Downstate New York Casino License Process Is Underway

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Downstate New York casino license hopefuls are having an experience that may be familiar to many New York City apartment-seekers. The latter often need a pile of cash to cover the first month’s rent, last month’s, and a security deposit. The former, the would-be gaming facility operators, must hand over $1 million just to be considered for one of three gaming facility licenses, then spend at least $1 billion if they receive one.

Those details are contained in the 70-page document released by the New York Gaming Facility Board (NYGFB) yesterday. The Request for Applications to Develop and Operate a Gaming Facility in New York State (RFA) says applicants must send their first round of questions by Feb. 3.

The document includes information about the $1 million application fee. This may increase if the New York State Gaming Commission (NYSGC) decides it requires more money to investigate the applicant. The document then explains the $500 million license fee and a “minimum capital investment” of $500 million. The latter refers to the investment in developing the property but excludes land costs.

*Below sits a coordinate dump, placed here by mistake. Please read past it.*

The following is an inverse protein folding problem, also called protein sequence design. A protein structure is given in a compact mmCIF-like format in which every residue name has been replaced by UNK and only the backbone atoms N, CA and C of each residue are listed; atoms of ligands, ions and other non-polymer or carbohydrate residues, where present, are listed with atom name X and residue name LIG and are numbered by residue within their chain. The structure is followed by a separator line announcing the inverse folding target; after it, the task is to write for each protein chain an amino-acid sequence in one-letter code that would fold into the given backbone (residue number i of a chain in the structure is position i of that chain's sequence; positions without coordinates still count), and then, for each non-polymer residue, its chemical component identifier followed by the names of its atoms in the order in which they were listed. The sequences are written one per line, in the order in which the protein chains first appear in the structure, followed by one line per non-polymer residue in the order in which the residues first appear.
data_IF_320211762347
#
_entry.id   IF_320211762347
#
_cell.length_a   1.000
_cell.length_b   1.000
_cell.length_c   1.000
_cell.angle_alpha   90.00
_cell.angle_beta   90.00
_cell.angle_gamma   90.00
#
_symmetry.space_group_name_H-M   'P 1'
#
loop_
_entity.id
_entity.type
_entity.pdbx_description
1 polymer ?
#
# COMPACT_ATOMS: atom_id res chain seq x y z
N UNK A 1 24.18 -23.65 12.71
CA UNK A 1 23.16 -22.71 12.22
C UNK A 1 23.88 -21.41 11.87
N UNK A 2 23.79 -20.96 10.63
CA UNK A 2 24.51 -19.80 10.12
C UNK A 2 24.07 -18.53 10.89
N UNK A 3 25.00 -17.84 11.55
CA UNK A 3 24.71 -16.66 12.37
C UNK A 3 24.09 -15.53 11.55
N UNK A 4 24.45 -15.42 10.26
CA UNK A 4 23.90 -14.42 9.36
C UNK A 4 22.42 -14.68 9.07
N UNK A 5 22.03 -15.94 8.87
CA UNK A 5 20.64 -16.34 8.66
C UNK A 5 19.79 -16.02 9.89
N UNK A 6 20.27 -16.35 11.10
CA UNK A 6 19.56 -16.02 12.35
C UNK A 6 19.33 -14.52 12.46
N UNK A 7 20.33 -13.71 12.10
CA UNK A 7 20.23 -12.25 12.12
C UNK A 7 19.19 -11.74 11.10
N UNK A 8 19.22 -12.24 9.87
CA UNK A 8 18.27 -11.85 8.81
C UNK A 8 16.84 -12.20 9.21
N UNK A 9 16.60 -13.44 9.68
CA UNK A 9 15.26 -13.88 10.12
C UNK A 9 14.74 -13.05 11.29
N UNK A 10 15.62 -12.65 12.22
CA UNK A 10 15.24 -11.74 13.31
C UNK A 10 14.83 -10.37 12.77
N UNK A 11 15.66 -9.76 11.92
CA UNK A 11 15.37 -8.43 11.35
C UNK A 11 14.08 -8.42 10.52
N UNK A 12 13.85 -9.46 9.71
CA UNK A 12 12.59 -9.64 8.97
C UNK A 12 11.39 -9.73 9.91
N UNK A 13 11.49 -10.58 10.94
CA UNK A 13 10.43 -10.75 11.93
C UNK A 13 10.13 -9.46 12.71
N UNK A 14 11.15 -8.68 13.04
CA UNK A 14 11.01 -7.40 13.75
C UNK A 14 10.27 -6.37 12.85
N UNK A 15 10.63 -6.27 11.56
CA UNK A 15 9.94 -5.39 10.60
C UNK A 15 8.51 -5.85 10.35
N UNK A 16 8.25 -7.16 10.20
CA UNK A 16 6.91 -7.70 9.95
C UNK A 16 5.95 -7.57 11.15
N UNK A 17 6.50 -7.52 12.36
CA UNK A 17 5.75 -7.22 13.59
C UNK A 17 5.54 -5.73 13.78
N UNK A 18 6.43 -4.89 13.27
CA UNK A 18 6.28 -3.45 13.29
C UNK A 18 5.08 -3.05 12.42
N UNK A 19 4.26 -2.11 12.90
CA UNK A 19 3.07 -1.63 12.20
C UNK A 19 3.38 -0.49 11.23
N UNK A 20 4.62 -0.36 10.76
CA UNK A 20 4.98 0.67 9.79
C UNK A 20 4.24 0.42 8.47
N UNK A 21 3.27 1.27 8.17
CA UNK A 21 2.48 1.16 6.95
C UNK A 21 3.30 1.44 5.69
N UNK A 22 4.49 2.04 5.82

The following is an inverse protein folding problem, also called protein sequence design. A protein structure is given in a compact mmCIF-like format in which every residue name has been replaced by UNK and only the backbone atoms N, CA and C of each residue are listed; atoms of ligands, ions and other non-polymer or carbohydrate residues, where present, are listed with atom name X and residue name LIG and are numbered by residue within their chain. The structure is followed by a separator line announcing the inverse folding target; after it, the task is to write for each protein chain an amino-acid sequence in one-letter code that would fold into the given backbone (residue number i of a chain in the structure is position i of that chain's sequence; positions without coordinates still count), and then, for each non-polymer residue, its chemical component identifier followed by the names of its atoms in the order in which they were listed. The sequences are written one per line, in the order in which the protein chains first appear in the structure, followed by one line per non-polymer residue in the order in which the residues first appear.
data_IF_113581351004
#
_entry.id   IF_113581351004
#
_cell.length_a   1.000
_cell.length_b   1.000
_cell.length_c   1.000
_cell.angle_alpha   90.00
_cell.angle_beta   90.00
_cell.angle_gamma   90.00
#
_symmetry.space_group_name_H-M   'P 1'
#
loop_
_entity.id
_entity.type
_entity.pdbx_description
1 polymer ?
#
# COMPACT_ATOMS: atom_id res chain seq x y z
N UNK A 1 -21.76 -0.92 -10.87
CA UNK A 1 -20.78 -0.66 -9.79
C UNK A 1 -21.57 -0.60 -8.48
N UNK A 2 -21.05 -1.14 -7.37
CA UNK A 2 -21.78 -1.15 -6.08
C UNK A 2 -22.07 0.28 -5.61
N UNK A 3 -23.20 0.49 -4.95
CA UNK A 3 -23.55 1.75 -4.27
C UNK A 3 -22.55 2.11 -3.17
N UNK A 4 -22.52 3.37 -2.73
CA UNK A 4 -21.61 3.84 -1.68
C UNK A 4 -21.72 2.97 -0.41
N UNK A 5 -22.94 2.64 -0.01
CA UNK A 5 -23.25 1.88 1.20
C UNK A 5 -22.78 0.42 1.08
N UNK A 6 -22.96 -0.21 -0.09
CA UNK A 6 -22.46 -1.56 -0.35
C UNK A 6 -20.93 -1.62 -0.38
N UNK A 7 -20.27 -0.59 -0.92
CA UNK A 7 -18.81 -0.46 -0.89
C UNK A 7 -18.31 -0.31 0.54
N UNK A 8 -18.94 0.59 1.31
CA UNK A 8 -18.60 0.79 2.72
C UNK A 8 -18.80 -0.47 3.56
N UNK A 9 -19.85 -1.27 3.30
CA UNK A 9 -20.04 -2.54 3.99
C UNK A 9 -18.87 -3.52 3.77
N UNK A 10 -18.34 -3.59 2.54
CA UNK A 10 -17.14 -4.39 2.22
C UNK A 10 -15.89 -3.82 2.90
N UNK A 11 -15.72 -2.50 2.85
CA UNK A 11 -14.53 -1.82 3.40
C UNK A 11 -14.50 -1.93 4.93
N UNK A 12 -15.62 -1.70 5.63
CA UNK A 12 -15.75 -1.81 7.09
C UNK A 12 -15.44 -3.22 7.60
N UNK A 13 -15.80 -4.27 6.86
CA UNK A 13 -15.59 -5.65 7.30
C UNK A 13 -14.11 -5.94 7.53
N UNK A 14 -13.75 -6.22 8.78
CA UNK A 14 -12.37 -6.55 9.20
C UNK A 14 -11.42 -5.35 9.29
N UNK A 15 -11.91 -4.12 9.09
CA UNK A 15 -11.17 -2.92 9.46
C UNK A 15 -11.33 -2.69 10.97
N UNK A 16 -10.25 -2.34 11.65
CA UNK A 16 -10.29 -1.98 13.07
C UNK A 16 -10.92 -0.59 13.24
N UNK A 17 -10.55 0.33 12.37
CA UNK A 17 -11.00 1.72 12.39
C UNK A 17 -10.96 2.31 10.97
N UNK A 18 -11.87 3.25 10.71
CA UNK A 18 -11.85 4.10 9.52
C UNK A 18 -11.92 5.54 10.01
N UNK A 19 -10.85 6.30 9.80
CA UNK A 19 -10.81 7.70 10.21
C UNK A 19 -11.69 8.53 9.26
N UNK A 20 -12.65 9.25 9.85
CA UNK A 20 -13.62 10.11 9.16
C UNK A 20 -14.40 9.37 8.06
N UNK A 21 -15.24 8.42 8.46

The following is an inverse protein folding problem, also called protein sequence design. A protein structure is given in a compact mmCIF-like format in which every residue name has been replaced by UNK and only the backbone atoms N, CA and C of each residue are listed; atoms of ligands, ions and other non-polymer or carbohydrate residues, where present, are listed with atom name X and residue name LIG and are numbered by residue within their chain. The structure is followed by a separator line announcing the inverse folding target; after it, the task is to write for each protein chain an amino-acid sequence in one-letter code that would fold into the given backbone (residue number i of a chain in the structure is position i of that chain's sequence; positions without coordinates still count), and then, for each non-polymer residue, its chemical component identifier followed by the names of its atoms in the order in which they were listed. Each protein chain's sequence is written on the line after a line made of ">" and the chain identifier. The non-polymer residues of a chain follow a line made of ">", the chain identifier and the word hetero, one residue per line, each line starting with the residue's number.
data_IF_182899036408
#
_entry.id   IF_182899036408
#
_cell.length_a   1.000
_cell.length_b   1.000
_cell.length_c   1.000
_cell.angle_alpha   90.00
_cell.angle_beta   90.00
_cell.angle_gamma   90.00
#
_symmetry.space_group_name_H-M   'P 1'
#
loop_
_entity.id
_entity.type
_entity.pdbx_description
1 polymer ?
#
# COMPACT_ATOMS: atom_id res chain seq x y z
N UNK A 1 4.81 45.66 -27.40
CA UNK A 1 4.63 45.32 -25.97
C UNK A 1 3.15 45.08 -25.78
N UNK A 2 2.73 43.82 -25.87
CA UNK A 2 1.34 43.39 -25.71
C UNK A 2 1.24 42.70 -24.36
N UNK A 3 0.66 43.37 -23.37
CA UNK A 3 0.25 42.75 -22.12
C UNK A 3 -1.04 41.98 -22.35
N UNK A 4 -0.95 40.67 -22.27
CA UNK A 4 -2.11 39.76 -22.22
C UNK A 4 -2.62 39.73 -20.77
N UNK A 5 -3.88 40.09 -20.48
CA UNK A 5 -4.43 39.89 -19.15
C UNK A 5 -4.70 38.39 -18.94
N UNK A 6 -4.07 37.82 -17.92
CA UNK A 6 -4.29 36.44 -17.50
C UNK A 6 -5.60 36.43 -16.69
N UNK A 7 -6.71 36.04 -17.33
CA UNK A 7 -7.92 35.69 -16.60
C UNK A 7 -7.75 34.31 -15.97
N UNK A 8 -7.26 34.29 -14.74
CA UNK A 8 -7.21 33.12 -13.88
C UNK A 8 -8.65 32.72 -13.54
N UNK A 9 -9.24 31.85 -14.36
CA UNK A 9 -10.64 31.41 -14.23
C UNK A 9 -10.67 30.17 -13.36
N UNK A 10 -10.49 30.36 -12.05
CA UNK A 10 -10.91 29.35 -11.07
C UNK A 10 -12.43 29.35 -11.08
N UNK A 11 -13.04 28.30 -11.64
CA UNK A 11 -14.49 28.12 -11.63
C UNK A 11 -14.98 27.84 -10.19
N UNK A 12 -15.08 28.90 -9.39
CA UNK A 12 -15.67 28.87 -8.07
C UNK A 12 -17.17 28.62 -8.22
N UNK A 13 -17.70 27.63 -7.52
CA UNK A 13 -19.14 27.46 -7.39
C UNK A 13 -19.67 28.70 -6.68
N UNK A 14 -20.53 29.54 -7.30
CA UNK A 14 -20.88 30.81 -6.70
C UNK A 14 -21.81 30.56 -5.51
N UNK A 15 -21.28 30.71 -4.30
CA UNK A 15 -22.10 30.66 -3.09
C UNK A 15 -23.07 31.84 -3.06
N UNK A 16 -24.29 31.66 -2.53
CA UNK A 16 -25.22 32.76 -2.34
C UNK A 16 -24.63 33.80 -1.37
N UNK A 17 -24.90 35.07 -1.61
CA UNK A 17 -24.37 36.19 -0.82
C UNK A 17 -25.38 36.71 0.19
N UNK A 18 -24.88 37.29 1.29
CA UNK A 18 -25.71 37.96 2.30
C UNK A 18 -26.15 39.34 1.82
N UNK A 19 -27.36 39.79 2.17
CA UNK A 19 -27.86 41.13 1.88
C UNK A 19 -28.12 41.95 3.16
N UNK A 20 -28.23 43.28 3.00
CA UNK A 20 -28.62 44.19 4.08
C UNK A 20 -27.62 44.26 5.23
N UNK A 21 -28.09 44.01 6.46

Even if applicants meet all of those requirements, the board may not pick them for a Downstate New York casino license.

If that months-long process sounds pricier than Times Square, not quite. Because that is where at least one aspirant would like to place the pre-named Caesars Palace Times Square.

Downstate New York Casino License Process Welcomed

At least one advocate of expanding gambling in New York was excited about the RFA process beginning.

State Sen. Joseph Addabbo, D-Ozone Park, issued this statement:

When mobile sports betting went live in New York nearly one year ago, the New York State Gaming Commission did an incredible job in outlining the rules, regulations, and timeline for operators to provide New Yorkers with top-of-the-line products. And the benefits from that decision are now being felt across the state as New York has already taken in more than $500 million in tax revenue in just about one year.